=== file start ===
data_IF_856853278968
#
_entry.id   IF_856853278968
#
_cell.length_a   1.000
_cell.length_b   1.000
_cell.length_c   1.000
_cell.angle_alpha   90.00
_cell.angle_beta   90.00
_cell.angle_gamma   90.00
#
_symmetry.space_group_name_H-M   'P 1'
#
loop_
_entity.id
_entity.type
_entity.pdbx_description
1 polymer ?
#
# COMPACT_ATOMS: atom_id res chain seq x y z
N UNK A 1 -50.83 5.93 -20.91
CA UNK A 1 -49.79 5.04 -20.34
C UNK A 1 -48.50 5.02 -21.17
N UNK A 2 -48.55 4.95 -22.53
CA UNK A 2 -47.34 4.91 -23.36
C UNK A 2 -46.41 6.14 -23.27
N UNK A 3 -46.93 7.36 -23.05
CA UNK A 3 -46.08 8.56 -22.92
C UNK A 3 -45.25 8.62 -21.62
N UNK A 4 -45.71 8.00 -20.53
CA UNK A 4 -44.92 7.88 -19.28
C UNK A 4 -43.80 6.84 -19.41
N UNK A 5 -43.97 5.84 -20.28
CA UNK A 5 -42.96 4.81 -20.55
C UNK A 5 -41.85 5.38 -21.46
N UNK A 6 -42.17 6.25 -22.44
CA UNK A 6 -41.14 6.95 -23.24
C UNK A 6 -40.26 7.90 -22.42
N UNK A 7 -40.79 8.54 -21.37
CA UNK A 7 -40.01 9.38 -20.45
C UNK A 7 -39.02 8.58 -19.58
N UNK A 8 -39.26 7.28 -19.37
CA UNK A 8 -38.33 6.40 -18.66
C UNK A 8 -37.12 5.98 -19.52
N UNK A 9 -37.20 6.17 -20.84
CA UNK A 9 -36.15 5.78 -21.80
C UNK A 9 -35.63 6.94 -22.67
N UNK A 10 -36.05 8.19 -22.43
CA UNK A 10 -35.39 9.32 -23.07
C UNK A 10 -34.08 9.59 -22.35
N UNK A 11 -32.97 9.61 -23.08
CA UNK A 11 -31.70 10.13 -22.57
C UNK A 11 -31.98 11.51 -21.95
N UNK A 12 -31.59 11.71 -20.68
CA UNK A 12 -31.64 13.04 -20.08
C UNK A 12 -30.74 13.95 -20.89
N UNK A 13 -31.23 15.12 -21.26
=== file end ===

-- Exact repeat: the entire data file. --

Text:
data_IF_856853278968
#
_entry.id   IF_856853278968
#
_cell.length_a   1.000
_cell.length_b   1.000
_cell.length_c   1.000
_cell.angle_alpha   90.00
_cell.angle_beta   90.00
_cell.angle_gamma   90.00
#
_symmetry.space_group_name_H-M   'P 1'
#
loop_
_entity.id
_entity.type
_entity.pdbx_description
1 polymer ?
#
# COMPACT_ATOMS: atom_id res chain seq x y z
N UNK A 1 -50.83 5.93 -20.91
CA UNK A 1 -49.79 5.04 -20.34
C UNK A 1 -48.50 5.02 -21.17
N UNK A 2 -48.55 4.95 -22.53
CA UNK A 2 -47.34 4.91 -23.36
C UNK A 2 -46.41 6.14 -23.27
N UNK A 3 -46.93 7.36 -23.05
CA UNK A 3 -46.08 8.56 -22.92
C UNK A 3 -45.25 8.62 -21.62
N UNK A 4 -45.71 8.00 -20.53
CA UNK A 4 -44.92 7.88 -19.28
C UNK A 4 -43.80 6.84 -19.41
N UNK A 5 -43.97 5.84 -20.28
CA UNK A 5 -42.96 4.81 -20.55
C UNK A 5 -41.85 5.38 -21.46
N UNK A 6 -42.17 6.25 -22.44
CA UNK A 6 -41.14 6.95 -23.24
C UNK A 6 -40.26 7.90 -22.42
N UNK A 7 -40.79 8.54 -21.37
CA UNK A 7 -40.01 9.38 -20.45
C UNK A 7 -39.02 8.58 -19.58
N UNK A 8 -39.26 7.28 -19.37
CA UNK A 8 -38.33 6.40 -18.66
C UNK A 8 -37.12 5.98 -19.52
N UNK A 9 -37.20 6.17 -20.84
CA UNK A 9 -36.15 5.78 -21.80
C UNK A 9 -35.63 6.94 -22.67
N UNK A 10 -36.05 8.19 -22.43
CA UNK A 10 -35.39 9.32 -23.07
C UNK A 10 -34.08 9.59 -22.35
N UNK A 11 -32.97 9.61 -23.08
CA UNK A 11 -31.70 10.13 -22.57
C UNK A 11 -31.98 11.51 -21.95
N UNK A 12 -31.59 11.71 -20.68
CA UNK A 12 -31.64 13.04 -20.08
C UNK A 12 -30.74 13.95 -20.89
N UNK A 13 -31.23 15.12 -21.26